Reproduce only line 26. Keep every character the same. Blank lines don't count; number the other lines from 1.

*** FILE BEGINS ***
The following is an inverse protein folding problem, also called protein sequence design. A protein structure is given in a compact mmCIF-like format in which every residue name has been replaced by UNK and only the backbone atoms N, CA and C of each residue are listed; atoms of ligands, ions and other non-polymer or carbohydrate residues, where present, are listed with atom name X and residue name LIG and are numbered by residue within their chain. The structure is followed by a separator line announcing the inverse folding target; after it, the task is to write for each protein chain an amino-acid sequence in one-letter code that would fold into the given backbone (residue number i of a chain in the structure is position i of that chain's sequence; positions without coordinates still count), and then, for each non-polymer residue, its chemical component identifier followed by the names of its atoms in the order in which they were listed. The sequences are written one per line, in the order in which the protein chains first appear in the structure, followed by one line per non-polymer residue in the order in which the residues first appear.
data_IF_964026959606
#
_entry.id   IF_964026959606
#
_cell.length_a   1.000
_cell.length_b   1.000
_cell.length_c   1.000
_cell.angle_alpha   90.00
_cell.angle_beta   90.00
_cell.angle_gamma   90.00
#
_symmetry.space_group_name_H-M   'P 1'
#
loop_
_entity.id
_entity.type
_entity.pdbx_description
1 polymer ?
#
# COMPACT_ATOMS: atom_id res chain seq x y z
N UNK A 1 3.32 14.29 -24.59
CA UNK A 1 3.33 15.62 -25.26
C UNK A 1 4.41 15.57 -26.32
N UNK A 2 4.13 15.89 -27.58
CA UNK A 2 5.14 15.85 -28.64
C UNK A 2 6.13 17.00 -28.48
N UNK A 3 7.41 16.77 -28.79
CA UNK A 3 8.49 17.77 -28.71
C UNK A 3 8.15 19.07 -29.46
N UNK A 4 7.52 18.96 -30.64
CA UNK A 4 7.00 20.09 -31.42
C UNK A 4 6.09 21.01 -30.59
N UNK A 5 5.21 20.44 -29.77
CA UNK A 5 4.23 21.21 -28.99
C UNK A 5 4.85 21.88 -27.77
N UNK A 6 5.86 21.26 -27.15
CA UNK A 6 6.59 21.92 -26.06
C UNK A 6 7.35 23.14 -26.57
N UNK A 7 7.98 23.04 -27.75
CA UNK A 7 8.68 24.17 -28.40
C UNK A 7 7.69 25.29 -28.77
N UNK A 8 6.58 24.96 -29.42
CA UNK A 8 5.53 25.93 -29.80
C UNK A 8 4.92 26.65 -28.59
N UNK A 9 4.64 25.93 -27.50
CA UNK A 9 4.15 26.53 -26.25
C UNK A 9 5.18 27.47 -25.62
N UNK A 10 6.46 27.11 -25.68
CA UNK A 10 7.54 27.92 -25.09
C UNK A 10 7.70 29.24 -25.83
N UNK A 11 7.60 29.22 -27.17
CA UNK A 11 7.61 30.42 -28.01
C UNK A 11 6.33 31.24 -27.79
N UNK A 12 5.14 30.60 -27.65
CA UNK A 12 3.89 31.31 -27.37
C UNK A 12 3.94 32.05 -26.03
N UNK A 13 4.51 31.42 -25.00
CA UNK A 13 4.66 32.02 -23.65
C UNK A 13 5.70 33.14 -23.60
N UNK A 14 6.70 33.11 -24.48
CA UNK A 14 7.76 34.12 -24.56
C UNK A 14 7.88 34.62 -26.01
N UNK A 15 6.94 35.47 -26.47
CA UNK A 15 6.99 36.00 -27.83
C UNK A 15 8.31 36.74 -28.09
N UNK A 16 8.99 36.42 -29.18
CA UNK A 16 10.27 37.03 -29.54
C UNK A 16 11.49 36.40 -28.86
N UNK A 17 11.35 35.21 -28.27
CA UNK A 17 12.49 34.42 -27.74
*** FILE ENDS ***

CA UNK A 2 5.14 15.85 -28.64